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Someone forgot to tell 'em the Cold War ended....
June 28, 2010 4:01 PM   Subscribe

The US Department of Justice has announced arrests in four states of ten alleged members of a “deep-cover” Russian spy ring whose ultimate goal was apparently to infiltrate U.S. policy-making circles. So much for burger diplomacy?

According to ABC and others, the Russians allegedly used Cold War tactics to send information to Moscow, including steganography and radiograms.

Russian Spies Met At Fort Greene Coffee Shop, Grumbled About Work Stuff.
posted by zarq (70 comments total) 6 users marked this as a favorite

 
BBC:
They allegedly got close to a scientist involved in designing bunker-busting bombs and a top former intelligence official.

Five of the suspects will appear later in a Manhattan federal court - a couple known as "Richard Murphy" and "Cynthia Murphy", who were arrested in Montclair, New Jersey; Vicky Pelaez and a man known as "Juan Lazaro," who were arrested in Yonkers, New York state; and Anna Chapman, who was arrested in Manhattan, New York City. Another three - Mikhail Semenko and a couple known as "Michael Zottoli" and "Patricia Mills" - will appear in a federal court in Alexandria, Virginia, after being arrested in Arlington, Virginia. The final two people - a couple known as "Donald Howard Heathfield" and "Tracey Lee Ann Foley" - were arrested in Boston, Massachusetts, and will appear in a federal court in the city.

A suspect known as "Christopher R Metsos" remains at large.

All of the arrested suspects, except Ms Chapman and Mr Semenko, have also been charged with conspiracy to commit money laundering, which carries a maximum penalty of 20 years in prison.
posted by zarq at 4:02 PM on June 28, 2010


Also... previously on MeFi. :)
posted by zarq at 4:03 PM on June 28, 2010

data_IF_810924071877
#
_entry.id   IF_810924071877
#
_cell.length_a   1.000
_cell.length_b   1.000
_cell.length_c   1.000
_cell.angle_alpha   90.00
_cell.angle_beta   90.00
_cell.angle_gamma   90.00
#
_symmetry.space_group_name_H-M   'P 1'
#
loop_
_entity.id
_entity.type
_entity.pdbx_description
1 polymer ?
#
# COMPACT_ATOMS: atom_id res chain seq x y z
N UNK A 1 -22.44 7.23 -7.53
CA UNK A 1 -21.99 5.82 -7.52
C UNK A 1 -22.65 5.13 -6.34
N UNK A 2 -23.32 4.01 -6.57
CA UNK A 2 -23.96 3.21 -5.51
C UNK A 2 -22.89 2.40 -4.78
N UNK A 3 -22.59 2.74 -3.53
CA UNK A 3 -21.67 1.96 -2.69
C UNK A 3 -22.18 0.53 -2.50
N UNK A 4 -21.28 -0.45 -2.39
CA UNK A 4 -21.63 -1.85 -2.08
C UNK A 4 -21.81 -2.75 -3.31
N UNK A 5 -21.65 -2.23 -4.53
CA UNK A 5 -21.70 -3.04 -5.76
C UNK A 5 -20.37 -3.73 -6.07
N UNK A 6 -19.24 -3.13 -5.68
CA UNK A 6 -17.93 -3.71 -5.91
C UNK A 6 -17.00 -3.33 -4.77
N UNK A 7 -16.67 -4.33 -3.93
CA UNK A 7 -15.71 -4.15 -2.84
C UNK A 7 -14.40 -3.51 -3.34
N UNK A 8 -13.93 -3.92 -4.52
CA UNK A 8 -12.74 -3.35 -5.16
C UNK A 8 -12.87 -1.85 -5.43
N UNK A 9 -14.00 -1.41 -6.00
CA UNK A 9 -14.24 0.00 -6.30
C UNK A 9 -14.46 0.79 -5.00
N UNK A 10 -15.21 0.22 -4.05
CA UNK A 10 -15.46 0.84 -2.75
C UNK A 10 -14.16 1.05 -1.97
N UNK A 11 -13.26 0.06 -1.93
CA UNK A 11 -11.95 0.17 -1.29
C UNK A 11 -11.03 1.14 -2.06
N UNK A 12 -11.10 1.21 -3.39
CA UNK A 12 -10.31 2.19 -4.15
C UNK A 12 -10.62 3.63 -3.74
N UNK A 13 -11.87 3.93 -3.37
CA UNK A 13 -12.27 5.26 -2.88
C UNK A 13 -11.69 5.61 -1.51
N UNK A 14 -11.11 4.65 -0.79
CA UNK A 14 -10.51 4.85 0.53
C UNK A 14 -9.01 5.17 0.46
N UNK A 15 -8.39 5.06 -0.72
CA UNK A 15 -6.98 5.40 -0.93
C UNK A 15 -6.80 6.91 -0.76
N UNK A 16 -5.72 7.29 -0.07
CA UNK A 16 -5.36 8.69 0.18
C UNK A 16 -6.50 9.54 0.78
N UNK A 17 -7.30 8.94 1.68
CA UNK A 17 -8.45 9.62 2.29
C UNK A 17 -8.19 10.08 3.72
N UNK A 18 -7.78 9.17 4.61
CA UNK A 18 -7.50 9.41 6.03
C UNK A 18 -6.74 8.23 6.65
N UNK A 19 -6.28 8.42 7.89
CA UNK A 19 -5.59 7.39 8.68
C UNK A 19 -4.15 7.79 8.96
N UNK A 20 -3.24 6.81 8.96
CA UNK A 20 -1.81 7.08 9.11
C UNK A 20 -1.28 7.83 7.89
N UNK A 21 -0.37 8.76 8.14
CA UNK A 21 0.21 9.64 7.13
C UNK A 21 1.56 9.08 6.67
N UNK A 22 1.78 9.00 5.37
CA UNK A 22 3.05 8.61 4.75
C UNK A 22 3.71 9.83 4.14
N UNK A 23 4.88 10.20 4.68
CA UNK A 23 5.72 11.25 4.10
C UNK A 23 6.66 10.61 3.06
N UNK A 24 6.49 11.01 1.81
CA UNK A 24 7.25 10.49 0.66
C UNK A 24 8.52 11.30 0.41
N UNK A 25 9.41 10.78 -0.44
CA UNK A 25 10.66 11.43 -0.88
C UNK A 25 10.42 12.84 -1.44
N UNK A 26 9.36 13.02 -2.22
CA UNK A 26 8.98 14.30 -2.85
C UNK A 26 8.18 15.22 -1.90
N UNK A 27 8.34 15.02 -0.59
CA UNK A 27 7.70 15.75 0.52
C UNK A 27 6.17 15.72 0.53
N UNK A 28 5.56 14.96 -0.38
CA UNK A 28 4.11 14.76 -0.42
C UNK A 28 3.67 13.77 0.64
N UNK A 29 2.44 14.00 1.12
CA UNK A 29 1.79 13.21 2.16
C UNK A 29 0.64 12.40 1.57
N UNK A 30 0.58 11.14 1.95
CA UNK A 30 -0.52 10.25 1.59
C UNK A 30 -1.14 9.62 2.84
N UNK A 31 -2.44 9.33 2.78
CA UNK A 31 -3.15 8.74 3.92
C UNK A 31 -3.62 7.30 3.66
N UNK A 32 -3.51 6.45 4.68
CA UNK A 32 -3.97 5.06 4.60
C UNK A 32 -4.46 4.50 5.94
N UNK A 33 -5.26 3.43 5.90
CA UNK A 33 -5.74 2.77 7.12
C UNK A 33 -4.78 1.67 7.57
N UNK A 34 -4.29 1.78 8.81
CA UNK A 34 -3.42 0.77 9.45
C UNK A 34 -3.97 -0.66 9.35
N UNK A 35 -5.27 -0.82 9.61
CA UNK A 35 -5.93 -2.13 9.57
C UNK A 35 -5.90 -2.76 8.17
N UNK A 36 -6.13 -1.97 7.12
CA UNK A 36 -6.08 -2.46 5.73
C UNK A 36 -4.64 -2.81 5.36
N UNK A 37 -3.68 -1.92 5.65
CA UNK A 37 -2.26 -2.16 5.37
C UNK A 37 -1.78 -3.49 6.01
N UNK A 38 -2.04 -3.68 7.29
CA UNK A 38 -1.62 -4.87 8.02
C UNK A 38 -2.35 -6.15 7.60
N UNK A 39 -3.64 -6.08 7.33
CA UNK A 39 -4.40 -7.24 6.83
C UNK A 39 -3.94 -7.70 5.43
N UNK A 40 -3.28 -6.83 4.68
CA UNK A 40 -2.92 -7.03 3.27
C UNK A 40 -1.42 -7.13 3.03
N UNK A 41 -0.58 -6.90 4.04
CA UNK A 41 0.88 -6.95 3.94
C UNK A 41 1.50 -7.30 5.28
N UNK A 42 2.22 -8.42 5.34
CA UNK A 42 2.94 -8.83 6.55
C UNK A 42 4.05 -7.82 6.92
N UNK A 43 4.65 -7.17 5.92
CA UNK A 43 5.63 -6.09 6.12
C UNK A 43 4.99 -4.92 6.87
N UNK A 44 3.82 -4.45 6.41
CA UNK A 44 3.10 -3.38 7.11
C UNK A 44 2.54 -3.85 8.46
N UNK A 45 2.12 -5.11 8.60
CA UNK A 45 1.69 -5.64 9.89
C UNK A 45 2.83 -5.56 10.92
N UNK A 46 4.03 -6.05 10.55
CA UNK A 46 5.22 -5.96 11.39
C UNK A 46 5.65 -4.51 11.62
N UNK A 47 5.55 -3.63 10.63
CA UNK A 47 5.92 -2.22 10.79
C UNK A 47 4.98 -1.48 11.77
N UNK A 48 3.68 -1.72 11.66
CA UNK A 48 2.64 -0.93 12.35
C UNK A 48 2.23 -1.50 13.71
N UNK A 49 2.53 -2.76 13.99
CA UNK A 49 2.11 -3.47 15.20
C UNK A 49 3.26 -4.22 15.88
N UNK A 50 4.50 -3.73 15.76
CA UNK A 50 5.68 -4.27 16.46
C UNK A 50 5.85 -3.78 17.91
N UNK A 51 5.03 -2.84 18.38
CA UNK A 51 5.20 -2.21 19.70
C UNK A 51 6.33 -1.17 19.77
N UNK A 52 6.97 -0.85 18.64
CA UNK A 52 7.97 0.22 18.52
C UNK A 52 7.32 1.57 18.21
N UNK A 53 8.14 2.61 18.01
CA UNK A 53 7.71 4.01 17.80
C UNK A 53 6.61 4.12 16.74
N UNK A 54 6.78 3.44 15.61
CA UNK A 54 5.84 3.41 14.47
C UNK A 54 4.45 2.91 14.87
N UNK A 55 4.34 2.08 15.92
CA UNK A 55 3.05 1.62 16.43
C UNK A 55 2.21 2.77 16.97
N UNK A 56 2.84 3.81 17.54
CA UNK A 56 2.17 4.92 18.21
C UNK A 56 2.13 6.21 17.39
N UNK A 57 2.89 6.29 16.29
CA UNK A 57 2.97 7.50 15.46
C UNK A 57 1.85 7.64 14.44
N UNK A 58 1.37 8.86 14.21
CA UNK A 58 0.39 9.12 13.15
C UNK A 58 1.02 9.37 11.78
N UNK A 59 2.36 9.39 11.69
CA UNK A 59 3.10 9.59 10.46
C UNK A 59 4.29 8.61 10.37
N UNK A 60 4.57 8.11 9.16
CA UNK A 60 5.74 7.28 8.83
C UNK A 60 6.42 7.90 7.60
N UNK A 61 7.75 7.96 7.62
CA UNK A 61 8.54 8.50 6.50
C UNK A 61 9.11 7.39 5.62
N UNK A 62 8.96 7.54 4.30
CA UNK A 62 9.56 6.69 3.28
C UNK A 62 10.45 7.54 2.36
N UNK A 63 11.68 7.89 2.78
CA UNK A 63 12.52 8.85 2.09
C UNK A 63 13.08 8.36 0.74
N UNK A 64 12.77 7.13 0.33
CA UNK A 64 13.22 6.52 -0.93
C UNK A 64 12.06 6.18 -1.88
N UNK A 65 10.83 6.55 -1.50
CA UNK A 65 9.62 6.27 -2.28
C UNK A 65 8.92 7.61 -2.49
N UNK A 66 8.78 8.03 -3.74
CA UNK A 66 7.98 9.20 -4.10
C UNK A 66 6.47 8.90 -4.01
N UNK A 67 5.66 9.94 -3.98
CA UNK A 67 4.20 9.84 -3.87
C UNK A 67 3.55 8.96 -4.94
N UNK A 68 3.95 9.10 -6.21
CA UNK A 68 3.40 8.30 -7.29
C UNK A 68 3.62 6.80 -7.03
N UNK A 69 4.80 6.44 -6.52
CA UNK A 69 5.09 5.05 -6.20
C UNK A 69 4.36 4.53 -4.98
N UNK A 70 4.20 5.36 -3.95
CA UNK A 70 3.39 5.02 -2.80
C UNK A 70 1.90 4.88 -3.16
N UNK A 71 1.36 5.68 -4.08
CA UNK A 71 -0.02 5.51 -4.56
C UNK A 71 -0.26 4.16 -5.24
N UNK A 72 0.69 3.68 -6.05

Last link. It wasn't working for me earlier, but now it seems to be okay. The DOJ's press release.
posted by zarq at 4:04 PM on June 28, 2010


a “deep-cover” Russian spy ring whose ultimate goal was apparently to infiltrate U.S. policy-making circles.

Really? They couldn't just get a gentleman's degree from Harvard and intern with a senator, then spend 20 years kicking around D.C.? Or form a PAC or a lobbying firm? Or, if all else fails, just pay some lobbyists to push your agenda, and donate to some election funds. All of these approaches seem to have done pretty well recently, and look like a lot less hassle than this John Le Carre shit.
posted by Jakey at 4:10 PM on June 28, 2010 [31 favorites]


It's funny to think there's some poor schmuck living in Moscow, drinking cheap vodka and stressing over his "deep cover" in the Russian defense administration. Every now and again, he sends a forlorn message to the CIA.

"June 2010 update. Russian Army late with payroll checks again. Can I come home now? Please refer to my 275 previous requests for extraction. Anyone there? Hello?"
posted by Cool Papa Bell at 4:17 PM on June 28, 2010 [35 favorites]


Dang, this is some old-school, prothonotary-warbler stuff. The decoded message even sounds like Fearless Leader. You were sent to USA for long-term service trip . . .

I kid because it's too frightening to be scared all at once about. Putin scares me more than the CCCP ever did.
posted by Countess Elena at 4:18 PM on June 28, 2010


They still haven't caught Comrade Obama.
posted by doublehappy at 4:23 PM on June 28, 2010 [10 favorites]


God damnit it's gonna be the 80s FOREVER.
posted by The Whelk at 4:24 PM on June 28, 2010 [20 favorites]